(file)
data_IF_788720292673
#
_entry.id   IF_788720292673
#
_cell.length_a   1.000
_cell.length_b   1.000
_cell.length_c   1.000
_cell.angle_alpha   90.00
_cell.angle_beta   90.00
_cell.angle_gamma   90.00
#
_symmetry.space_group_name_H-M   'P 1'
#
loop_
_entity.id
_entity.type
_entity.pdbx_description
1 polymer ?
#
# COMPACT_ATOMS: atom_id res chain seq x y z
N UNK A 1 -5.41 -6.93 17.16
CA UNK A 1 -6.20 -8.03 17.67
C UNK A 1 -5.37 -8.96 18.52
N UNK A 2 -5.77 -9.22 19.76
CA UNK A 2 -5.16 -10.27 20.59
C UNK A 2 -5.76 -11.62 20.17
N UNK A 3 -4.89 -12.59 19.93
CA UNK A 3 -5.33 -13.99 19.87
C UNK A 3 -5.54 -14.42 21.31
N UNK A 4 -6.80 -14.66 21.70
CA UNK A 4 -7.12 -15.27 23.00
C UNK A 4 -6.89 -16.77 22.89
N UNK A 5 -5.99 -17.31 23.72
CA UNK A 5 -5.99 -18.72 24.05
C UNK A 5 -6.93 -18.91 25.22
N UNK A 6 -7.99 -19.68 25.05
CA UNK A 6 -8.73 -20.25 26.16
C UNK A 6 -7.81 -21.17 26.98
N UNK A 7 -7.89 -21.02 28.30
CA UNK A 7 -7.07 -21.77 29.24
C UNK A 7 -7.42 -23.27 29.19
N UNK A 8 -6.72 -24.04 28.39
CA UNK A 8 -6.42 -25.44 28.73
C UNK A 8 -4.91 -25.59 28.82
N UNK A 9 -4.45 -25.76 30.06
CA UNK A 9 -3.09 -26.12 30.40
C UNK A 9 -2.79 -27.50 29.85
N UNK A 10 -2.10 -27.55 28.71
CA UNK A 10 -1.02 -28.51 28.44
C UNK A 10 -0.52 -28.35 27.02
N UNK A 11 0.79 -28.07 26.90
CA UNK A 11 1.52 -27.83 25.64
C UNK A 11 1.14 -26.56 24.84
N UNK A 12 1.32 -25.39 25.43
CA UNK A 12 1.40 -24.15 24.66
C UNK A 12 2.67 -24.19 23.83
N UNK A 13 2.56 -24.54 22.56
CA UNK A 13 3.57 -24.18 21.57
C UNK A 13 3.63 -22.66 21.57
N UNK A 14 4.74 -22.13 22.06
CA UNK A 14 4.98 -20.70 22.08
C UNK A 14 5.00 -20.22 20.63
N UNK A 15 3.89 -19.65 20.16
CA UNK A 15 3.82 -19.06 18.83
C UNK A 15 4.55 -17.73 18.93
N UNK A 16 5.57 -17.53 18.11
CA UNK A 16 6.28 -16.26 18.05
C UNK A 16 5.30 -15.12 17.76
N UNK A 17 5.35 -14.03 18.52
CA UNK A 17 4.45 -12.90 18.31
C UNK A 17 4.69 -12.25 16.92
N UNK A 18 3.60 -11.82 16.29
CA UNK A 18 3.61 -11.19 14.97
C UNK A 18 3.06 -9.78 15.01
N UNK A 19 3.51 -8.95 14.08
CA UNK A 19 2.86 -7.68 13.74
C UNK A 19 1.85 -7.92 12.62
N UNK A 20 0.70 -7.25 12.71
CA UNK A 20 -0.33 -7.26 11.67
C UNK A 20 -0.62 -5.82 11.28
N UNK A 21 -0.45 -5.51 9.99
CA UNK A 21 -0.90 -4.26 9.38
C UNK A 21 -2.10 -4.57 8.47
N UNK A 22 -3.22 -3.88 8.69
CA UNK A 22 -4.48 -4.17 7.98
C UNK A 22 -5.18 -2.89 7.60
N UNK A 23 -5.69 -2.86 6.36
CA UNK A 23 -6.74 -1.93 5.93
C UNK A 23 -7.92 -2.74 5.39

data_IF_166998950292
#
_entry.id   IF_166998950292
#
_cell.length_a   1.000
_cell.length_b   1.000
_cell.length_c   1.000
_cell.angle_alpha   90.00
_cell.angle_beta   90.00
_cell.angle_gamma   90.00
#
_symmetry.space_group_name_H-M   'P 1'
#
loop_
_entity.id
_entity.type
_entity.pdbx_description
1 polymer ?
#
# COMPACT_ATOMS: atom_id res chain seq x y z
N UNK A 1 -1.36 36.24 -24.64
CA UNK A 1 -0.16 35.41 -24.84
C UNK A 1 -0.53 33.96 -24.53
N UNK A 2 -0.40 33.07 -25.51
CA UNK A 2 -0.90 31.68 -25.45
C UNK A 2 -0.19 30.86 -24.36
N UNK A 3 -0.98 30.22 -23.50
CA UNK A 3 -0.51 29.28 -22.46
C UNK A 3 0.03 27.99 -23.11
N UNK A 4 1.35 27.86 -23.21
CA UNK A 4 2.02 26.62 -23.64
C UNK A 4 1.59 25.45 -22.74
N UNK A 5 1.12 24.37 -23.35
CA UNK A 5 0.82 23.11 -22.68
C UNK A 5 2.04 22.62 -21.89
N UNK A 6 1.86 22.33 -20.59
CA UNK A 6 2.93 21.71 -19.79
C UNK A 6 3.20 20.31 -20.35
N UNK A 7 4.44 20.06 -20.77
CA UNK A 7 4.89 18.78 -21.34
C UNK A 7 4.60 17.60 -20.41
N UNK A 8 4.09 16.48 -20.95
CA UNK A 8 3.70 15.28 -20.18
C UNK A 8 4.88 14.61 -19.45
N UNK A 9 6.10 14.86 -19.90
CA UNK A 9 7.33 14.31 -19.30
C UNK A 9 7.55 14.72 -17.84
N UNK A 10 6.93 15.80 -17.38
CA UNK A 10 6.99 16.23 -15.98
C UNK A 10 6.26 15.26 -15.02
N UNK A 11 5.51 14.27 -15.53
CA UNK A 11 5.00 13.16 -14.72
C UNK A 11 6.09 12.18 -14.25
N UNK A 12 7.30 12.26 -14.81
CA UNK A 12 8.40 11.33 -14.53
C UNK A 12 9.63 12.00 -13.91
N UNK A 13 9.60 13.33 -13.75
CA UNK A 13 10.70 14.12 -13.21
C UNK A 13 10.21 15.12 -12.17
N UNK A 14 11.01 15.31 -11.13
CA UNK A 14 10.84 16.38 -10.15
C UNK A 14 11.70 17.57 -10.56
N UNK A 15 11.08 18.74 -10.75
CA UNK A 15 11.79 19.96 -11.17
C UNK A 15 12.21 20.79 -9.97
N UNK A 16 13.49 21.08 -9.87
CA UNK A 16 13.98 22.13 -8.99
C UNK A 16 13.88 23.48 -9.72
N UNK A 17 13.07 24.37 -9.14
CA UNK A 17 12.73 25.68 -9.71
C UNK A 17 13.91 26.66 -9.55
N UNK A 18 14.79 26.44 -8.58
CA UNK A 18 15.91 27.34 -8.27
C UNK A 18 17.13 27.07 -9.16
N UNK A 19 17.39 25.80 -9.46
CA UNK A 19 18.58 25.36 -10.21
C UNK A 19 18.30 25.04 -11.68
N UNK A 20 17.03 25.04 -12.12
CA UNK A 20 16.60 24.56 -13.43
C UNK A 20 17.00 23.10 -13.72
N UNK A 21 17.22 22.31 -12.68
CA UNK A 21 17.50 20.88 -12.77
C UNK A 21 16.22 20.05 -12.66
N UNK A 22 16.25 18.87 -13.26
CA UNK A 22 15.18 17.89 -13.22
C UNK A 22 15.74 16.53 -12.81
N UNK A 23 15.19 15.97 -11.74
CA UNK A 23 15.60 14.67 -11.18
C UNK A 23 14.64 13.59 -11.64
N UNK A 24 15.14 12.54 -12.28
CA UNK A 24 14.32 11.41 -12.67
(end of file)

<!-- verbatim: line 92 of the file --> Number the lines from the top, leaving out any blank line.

_entry.id   IF_166998950292